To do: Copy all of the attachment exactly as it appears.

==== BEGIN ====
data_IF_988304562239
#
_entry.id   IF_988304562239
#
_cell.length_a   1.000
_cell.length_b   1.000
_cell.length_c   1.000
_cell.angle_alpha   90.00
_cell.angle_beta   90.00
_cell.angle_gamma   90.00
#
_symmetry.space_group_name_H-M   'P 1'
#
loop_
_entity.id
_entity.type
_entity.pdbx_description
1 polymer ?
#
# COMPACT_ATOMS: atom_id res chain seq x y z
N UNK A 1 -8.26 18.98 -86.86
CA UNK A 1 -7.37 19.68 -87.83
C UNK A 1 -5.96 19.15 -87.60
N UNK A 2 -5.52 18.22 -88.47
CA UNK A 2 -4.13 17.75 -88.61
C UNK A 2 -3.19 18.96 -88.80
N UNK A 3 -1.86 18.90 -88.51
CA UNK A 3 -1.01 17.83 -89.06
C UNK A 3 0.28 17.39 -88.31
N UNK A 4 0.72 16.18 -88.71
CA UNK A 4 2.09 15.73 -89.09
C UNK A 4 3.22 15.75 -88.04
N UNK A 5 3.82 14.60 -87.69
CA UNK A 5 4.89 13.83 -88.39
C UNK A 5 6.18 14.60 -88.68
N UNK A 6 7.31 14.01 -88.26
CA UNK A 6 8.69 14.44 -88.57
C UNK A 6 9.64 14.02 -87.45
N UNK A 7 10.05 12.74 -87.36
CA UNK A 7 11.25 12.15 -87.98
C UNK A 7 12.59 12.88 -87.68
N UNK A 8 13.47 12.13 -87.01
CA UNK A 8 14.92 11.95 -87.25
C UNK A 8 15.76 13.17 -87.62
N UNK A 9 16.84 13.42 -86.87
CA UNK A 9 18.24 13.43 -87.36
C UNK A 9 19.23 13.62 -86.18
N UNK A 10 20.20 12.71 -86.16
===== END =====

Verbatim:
data_IF_988304562239
#
_entry.id   IF_988304562239
#
_cell.length_a   1.000
_cell.length_b   1.000
_cell.length_c   1.000
_cell.angle_alpha   90.00
_cell.angle_beta   90.00
_cell.angle_gamma   90.00
#
_symmetry.space_group_name_H-M   'P 1'
#
loop_
_entity.id
_entity.type
_entity.pdbx_description
1 polymer ?
#
# COMPACT_ATOMS: atom_id res chain seq x y z
N UNK A 1 -8.26 18.98 -86.86
CA UNK A 1 -7.37 19.68 -87.83
C UNK A 1 -5.96 19.15 -87.60
N UNK A 2 -5.52 18.22 -88.47
CA UNK A 2 -4.13 17.75 -88.61
C UNK A 2 -3.19 18.96 -88.80
N UNK A 3 -1.86 18.90 -88.51
CA UNK A 3 -1.01 17.83 -89.06
C UNK A 3 0.28 17.39 -88.31
N UNK A 4 0.72 16.18 -88.71
CA UNK A 4 2.09 15.73 -89.09
C UNK A 4 3.22 15.75 -88.04
N UNK A 5 3.82 14.60 -87.69
CA UNK A 5 4.89 13.83 -88.39
C UNK A 5 6.18 14.60 -88.68
N UNK A 6 7.31 14.01 -88.26
CA UNK A 6 8.69 14.44 -88.57
C UNK A 6 9.64 14.02 -87.45
N UNK A 7 10.05 12.74 -87.36
CA UNK A 7 11.25 12.15 -87.98
C UNK A 7 12.59 12.88 -87.68
N UNK A 8 13.47 12.13 -87.01
CA UNK A 8 14.92 11.95 -87.25
C UNK A 8 15.76 13.17 -87.62
N UNK A 9 16.84 13.42 -86.87
CA UNK A 9 18.24 13.43 -87.36
C UNK A 9 19.23 13.62 -86.18
N UNK A 10 20.20 12.71 -86.16